Abandoned Cars On Road Can Be Eyesore, Dangerous
Posted August 16, 2002
RALEIGH, N.C. — The Highway Patrol and each city have different timetables for clearing abandoned cars, but the towing deadline isn't always enforced, which can lead to a number of problems.
Raleigh police say their policy is to give owners seven days to move an abandoned car. State troopers say they give people two days.
"At the end of that 48 hours, we're going to tow it and store it for a lot of reasons. No. 1, it keeps it from becoming a hazard, and No. 2, it protects that person's property," said Sgt. David Henderson of the state Highway Patrol.
Despite the policies, abandoned cars fall through the cracks. A Raleigh officer placed an orange tag on a car July 29. Eighteen days later, most of the orange has faded and the car is still there.
"We get to them as best we can as quick as we can," Henderson said.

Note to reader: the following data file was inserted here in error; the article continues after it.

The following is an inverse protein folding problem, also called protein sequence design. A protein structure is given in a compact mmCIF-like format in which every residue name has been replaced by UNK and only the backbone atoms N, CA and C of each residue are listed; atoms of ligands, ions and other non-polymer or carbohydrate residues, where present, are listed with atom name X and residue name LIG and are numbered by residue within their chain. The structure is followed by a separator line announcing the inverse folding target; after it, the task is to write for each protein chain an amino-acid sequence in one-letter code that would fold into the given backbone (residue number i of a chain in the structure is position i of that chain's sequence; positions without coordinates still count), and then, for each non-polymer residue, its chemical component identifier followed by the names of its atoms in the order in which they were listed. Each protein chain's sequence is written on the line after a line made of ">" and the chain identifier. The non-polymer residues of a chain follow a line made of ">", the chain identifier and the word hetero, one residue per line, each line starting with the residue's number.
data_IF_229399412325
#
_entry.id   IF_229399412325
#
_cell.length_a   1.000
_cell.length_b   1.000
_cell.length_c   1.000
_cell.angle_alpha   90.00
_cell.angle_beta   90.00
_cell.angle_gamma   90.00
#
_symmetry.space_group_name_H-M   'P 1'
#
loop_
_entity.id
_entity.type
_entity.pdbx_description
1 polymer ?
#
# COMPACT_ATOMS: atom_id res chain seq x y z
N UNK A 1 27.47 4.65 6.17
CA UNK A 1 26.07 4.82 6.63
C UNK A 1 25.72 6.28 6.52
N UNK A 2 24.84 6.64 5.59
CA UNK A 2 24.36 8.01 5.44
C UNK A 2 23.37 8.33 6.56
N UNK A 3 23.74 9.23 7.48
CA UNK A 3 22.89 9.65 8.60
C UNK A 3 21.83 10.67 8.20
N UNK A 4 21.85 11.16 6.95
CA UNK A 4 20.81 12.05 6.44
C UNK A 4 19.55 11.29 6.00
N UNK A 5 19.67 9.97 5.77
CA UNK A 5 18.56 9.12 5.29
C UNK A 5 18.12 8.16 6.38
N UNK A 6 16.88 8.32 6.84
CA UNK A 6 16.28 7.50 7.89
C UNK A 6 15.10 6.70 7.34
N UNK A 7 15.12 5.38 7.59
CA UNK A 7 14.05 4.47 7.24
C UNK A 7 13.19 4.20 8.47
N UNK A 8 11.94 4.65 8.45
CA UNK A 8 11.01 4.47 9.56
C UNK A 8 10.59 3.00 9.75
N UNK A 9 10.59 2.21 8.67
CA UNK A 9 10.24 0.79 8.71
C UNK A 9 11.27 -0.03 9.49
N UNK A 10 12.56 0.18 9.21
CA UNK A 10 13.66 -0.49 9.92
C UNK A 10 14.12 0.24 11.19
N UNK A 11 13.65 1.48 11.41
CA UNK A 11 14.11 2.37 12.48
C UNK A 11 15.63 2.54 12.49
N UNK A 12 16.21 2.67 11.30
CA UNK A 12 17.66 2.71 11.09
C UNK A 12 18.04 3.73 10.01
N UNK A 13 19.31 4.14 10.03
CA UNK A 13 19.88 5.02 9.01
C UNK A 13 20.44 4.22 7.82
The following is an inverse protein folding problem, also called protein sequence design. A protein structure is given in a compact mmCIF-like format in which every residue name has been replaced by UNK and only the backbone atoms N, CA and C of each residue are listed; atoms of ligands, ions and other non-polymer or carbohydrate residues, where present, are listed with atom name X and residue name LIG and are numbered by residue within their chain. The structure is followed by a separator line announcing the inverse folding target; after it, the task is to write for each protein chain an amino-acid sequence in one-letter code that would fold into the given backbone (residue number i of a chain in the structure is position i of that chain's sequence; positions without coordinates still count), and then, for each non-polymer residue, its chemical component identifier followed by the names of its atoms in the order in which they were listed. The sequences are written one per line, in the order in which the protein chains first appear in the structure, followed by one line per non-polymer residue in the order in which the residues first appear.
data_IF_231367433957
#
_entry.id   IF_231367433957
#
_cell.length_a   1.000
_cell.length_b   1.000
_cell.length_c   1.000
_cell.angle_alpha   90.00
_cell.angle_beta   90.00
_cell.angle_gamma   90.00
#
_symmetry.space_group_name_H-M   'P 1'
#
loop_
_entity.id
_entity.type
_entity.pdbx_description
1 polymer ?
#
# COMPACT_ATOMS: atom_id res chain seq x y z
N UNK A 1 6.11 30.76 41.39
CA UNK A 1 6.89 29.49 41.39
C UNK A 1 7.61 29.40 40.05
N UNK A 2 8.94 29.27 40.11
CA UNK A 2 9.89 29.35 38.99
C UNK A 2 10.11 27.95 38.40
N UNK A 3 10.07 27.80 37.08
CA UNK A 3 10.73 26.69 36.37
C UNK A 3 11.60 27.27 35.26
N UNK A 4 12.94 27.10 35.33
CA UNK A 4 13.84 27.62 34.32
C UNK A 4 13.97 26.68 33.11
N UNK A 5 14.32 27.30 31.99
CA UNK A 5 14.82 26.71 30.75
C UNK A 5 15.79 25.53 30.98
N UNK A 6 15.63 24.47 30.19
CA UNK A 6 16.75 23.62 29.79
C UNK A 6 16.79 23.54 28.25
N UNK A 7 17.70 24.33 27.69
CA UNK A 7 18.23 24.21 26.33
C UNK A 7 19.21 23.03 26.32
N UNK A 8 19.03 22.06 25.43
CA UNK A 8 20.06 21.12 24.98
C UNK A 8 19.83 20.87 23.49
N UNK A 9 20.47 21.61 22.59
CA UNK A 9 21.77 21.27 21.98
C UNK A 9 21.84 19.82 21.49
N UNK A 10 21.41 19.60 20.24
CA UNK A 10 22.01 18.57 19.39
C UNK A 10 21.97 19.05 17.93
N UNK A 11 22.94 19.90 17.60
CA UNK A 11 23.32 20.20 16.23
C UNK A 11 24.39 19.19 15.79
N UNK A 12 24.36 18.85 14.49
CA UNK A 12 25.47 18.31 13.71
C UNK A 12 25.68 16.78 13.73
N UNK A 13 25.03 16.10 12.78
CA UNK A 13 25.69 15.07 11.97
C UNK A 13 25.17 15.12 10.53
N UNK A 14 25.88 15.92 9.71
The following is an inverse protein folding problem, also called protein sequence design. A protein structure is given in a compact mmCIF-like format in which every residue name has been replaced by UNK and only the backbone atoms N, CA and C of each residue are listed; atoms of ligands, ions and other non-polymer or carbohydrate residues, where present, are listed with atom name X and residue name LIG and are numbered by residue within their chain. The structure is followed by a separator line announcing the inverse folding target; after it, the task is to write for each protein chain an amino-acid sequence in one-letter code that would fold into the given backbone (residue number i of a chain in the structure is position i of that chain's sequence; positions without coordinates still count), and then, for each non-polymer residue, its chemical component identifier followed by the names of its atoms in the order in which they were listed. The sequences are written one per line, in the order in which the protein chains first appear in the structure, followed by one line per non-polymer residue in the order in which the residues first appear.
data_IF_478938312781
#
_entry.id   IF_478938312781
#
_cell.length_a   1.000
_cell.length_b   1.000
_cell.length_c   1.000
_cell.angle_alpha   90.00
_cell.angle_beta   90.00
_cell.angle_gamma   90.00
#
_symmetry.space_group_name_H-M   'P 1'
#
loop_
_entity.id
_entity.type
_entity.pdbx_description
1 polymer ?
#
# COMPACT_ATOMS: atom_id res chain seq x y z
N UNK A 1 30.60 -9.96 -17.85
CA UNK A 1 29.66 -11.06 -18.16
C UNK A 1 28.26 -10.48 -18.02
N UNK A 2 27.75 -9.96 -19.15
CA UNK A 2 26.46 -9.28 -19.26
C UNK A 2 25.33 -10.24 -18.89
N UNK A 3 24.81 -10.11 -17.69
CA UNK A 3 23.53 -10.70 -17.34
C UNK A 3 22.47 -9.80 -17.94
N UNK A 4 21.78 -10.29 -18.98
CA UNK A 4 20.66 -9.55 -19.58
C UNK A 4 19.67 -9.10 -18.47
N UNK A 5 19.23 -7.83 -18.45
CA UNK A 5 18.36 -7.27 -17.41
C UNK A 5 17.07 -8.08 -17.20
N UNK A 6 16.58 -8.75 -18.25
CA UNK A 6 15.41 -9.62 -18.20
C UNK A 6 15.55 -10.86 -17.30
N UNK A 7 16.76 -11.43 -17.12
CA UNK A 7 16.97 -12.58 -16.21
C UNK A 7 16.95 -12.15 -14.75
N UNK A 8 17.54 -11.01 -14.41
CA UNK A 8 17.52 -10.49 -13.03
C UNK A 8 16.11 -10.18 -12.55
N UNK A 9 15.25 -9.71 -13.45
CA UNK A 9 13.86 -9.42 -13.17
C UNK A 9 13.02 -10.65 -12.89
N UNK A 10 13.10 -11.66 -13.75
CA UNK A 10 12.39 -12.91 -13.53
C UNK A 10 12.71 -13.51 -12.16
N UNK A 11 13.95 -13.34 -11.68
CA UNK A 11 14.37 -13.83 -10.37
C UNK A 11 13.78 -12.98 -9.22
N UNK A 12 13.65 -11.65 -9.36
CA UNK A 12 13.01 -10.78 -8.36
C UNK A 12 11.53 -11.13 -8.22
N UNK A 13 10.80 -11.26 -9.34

Abandoned cars are an eyesore, but they can also be dangerous.
In 1998, a tractor-trailer slammed into an abandoned car on an I-40 ramp near Benson. In 1999, two people died on I-95 near Dunn when their car slammed into an abandoned military truck. In 2000, a Raleigh police officer was hurt when someone crashed into an abandoned car he was checking on South Saunders Street.
Aside from the safety factor and the legalities of just leaving a car abandoned, there are other reasons to get the car off of the road. Oftentimes, cars are broken into while they sit by the side of the road.
Motorists who think an abandoned car is a hazard or has just been on the road too long can call police to have it removed.